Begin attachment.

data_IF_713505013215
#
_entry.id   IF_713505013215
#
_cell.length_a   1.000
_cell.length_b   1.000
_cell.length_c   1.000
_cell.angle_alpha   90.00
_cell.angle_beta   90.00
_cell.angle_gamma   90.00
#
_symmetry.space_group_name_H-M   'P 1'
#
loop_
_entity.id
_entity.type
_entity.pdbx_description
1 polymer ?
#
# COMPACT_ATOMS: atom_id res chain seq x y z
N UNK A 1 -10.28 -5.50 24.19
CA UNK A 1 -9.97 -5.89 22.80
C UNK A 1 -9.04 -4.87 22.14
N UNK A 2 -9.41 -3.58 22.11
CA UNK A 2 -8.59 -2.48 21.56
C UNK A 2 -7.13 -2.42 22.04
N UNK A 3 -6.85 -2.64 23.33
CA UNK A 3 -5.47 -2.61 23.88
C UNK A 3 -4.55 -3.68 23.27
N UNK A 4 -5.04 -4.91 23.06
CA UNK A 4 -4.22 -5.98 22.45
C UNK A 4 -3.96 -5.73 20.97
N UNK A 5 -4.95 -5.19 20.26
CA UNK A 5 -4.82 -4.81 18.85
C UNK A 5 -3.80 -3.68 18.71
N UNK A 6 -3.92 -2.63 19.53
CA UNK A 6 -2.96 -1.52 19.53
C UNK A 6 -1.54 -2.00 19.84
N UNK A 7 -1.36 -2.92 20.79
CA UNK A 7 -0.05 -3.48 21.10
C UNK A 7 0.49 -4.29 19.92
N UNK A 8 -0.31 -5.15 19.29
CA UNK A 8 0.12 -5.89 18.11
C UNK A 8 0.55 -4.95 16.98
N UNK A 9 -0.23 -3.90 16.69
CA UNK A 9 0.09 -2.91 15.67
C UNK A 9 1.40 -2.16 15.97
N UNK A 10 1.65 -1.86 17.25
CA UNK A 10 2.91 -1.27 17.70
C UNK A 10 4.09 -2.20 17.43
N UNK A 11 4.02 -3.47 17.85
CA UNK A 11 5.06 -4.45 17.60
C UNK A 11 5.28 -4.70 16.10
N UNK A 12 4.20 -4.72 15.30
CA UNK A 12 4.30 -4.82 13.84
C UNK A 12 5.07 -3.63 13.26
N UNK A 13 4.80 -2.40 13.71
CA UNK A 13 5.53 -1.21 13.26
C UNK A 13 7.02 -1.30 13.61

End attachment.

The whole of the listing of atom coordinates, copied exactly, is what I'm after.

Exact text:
data_IF_713505013215
#
_entry.id   IF_713505013215
#
_cell.length_a   1.000
_cell.length_b   1.000
_cell.length_c   1.000
_cell.angle_alpha   90.00
_cell.angle_beta   90.00
_cell.angle_gamma   90.00
#
_symmetry.space_group_name_H-M   'P 1'
#
loop_
_entity.id
_entity.type
_entity.pdbx_description
1 polymer ?
#
# COMPACT_ATOMS: atom_id res chain seq x y z
N UNK A 1 -10.28 -5.50 24.19
CA UNK A 1 -9.97 -5.89 22.80
C UNK A 1 -9.04 -4.87 22.14
N UNK A 2 -9.41 -3.58 22.11
CA UNK A 2 -8.59 -2.48 21.56
C UNK A 2 -7.13 -2.42 22.04
N UNK A 3 -6.85 -2.64 23.33
CA UNK A 3 -5.47 -2.61 23.88
C UNK A 3 -4.55 -3.68 23.27
N UNK A 4 -5.04 -4.91 23.06
CA UNK A 4 -4.22 -5.98 22.45
C UNK A 4 -3.96 -5.73 20.97
N UNK A 5 -4.95 -5.19 20.26
CA UNK A 5 -4.82 -4.81 18.85
C UNK A 5 -3.80 -3.68 18.71
N UNK A 6 -3.92 -2.63 19.53
CA UNK A 6 -2.96 -1.52 19.53
C UNK A 6 -1.54 -2.00 19.84
N UNK A 7 -1.36 -2.92 20.79
CA UNK A 7 -0.05 -3.48 21.10
C UNK A 7 0.49 -4.29 19.92
N UNK A 8 -0.31 -5.15 19.29
CA UNK A 8 0.12 -5.89 18.11
C UNK A 8 0.55 -4.95 16.98
N UNK A 9 -0.23 -3.90 16.69
CA UNK A 9 0.09 -2.91 15.67
C UNK A 9 1.40 -2.16 15.97
N UNK A 10 1.65 -1.86 17.25
CA UNK A 10 2.91 -1.27 17.70
C UNK A 10 4.09 -2.20 17.43
N UNK A 11 4.02 -3.47 17.85
CA UNK A 11 5.06 -4.45 17.60
C UNK A 11 5.28 -4.70 16.10
N UNK A 12 4.20 -4.72 15.30
CA UNK A 12 4.30 -4.82 13.84
C UNK A 12 5.07 -3.63 13.26
N UNK A 13 4.80 -2.40 13.71
CA UNK A 13 5.53 -1.21 13.26
C UNK A 13 7.02 -1.30 13.61